Sock knitting will probably always be my first love as far as knitting goes. Socks are the the reason I got back into knitting after so many years of not knitting. I learned to knit in high school, did some amount of knitting in college but it was basic things – nothing fancy, mostly flat pieces that were fairly plain with no increases or decreases. At some point after I was out of school, I knitted a couple of sweaters but I never finished anything. I would give up, send them to a German friend in Jasper, Texas and she would finish them for me. Probably in 1984 or 1985 I put it down and never touched it again til about 2005 or 2006 when I learned to knit socks.
There are many reasons why I love knitting socks.
- They’re portable. One grocery sack of sock yarn will keep me busy for weeks so if we’re going somewhere, I can wind up several skeins of fingering weight yarn and know I won’t run out of something to knit.
- They’re giftable. A pair of socks can cost less than $10 with JoAnn or Hobby Lobby yarn, and that isn’t bad yarn. They can cost $30 or more with hand dyed yarn. Even at $30, I still feel that’s not so much I can’t give it away. Even a scarf often costs over $100 for the yarn so I don’t give many of those away.
- Plain Jane works! Most of the time, socks are completely hidden by the show and pants legs so there’s not much use in spending a lot of time on a fancy design, though sometimes, fancy designs are fun.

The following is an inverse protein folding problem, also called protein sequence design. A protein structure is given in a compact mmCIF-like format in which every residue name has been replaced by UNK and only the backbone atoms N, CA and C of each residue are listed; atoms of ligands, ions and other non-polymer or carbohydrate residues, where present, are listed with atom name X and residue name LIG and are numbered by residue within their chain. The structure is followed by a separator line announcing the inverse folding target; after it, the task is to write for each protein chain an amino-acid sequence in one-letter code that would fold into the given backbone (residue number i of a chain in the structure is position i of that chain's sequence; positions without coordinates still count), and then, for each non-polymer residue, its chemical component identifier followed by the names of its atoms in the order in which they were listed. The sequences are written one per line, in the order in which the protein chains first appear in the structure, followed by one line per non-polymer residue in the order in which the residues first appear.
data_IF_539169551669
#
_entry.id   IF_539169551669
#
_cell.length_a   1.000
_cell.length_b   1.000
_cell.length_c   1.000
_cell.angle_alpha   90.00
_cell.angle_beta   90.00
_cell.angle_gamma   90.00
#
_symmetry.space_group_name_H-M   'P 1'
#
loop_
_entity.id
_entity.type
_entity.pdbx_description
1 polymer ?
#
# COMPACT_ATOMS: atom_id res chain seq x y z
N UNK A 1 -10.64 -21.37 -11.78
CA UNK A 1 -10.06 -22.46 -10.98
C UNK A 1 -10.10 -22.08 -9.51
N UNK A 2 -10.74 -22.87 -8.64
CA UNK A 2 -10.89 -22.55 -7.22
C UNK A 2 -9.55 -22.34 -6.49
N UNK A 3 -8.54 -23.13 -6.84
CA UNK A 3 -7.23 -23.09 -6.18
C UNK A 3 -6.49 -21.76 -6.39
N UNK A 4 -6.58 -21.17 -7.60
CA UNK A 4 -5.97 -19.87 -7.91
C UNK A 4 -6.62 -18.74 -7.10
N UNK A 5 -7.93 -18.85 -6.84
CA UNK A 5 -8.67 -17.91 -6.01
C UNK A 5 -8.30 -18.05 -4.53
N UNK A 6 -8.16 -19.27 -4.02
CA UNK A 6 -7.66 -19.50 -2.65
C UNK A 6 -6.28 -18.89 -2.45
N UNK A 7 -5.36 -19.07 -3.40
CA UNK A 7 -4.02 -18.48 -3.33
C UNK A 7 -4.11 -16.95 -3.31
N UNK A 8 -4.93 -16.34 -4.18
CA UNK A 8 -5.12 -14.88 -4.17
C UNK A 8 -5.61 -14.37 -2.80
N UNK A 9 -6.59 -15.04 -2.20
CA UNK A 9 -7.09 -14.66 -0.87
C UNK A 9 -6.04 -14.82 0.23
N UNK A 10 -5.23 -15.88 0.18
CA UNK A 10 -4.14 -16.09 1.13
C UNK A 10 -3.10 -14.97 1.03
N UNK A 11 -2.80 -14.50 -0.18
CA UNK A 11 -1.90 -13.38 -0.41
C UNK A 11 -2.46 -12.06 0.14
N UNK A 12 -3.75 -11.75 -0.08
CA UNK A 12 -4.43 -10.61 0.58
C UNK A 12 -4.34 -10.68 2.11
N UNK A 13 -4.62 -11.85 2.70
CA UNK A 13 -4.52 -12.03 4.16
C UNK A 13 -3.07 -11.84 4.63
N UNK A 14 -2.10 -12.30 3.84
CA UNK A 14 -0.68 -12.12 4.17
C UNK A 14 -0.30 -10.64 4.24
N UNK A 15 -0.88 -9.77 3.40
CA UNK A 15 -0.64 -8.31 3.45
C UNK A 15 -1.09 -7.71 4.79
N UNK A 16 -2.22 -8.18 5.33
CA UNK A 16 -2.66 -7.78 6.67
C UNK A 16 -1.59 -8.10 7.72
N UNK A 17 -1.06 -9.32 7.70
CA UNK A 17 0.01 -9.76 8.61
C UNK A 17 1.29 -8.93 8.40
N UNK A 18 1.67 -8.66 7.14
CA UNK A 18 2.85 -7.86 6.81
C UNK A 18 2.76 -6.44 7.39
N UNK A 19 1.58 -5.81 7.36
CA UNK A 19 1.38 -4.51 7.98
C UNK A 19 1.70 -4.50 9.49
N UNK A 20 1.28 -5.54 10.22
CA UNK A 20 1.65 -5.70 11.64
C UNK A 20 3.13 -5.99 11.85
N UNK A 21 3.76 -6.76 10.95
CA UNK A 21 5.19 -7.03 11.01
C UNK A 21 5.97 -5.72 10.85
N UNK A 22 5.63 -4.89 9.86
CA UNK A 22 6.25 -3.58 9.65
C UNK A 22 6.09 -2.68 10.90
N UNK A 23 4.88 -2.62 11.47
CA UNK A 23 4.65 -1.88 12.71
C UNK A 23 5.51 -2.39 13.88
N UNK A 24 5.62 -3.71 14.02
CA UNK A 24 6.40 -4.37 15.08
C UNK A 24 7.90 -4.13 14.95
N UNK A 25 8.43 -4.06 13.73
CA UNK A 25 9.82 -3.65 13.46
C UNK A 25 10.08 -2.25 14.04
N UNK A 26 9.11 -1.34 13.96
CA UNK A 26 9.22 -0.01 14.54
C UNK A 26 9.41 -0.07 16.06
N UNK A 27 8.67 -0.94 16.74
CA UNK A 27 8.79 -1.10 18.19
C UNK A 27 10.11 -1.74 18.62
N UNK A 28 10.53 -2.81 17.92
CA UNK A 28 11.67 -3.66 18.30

- Wool socks are warm but they are not hot. My feet never feel itchy and sweaty even if I wear my wool socks in the summer . . in Texas. Addie once told Nicole that only the socks Granny makes keep her toes warm. I never knew why she said that til one day I was in MO and hadn’t brought any socks with me, bought a bunch of the nylon-ish socks there and my toes almost froze.
I do hand wash my socks but don’t gasp! It isn’t much trouble. I keep a little metal trash can in the bathroom. I think it’s from Ikea and it’s the kind that you step on the button and it opens. I drop my socks into there when they need washing and then I’ll have sometimes 15 pairs of socks at once to wash. I dump them all in the sink, add a drop or two of Soak, or any mild detergent. Swish them around in room temp water. Rinse if needed. Soak does not need to be rinsed. Then I lay them out on a couple of bath towels, roll the towels up, step on the roll to squeeze excess water out. Then I shape the socks the way I want them on a plastic mat of some kind on an top of an extra bed, turn the fan on, leave them all day, then flip them over, leave them another day and they’re dry.
Socks can be made toe up (meaning you start with the toe, work the foot, then the heel, then the leg, cuff and bind off) or cuff down (meaning you start with the cuff, work the leg, then the heel, then the foot, then the toe and bind off). I like both methods about equally. I will make toe up if I want to make the leg longer and don’t want to run out of yarn. Get the foot made, then knit the leg til the yarn is almost gone, saving enough for the ribbed cuff and bind off. I like cuff down because I’ve done that enough that I can do it without using a pattern.
For toe up, I like Sockmatician’s Toe Up sock pattern and for cuff down, I like Basic Socks for the Family by Melinda Goodfellow (Yankee Knitter).
What brought up the subject of socks tonight? I’ve been wanting to start a pair of socks for a while!